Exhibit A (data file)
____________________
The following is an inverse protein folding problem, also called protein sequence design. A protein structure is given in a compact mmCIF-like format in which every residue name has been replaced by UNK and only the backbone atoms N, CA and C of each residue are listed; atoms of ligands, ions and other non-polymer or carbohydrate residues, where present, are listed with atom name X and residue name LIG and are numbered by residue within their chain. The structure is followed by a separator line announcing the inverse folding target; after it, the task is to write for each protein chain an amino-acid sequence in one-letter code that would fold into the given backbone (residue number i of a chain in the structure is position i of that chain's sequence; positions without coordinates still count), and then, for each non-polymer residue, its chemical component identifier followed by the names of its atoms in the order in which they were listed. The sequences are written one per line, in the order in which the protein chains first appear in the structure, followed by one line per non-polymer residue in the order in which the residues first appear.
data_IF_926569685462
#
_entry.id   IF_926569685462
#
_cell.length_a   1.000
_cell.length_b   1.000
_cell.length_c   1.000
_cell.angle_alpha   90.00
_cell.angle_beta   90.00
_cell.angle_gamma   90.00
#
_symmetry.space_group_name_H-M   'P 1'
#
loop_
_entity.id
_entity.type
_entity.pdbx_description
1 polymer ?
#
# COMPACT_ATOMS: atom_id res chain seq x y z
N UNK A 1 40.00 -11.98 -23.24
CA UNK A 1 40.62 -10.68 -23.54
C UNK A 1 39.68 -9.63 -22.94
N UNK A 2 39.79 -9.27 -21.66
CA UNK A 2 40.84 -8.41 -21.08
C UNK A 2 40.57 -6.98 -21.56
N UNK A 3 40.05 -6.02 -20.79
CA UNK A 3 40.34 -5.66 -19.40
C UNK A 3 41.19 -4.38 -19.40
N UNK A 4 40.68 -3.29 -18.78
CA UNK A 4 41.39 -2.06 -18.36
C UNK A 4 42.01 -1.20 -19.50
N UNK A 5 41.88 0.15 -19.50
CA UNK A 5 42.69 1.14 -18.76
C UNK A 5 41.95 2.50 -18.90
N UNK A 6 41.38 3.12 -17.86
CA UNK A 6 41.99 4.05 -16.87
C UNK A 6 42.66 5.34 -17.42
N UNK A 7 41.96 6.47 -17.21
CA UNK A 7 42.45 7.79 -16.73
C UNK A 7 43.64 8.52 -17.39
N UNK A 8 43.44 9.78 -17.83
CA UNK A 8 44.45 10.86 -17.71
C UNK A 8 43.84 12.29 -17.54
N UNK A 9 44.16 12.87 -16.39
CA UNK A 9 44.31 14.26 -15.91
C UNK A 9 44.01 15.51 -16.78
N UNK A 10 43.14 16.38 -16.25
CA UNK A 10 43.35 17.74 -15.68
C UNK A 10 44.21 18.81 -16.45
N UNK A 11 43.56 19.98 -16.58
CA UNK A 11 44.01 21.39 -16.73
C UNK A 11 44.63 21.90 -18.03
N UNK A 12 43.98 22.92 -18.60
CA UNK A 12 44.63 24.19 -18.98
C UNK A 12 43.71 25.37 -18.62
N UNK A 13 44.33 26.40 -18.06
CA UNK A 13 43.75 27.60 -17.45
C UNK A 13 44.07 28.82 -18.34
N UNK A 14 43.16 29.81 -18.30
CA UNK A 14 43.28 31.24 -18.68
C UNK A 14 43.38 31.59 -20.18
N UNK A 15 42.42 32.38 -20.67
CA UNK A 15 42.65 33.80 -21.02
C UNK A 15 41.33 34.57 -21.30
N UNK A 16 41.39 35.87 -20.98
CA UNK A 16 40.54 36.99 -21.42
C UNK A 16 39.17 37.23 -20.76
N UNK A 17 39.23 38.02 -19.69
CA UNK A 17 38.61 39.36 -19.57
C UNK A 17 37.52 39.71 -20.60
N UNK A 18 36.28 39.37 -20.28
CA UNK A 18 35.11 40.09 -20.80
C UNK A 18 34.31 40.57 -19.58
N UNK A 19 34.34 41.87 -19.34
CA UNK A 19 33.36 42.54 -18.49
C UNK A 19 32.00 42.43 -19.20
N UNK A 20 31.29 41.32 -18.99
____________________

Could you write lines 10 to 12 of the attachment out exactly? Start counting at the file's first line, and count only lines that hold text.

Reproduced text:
_cell.angle_beta   90.00
_cell.angle_gamma   90.00
#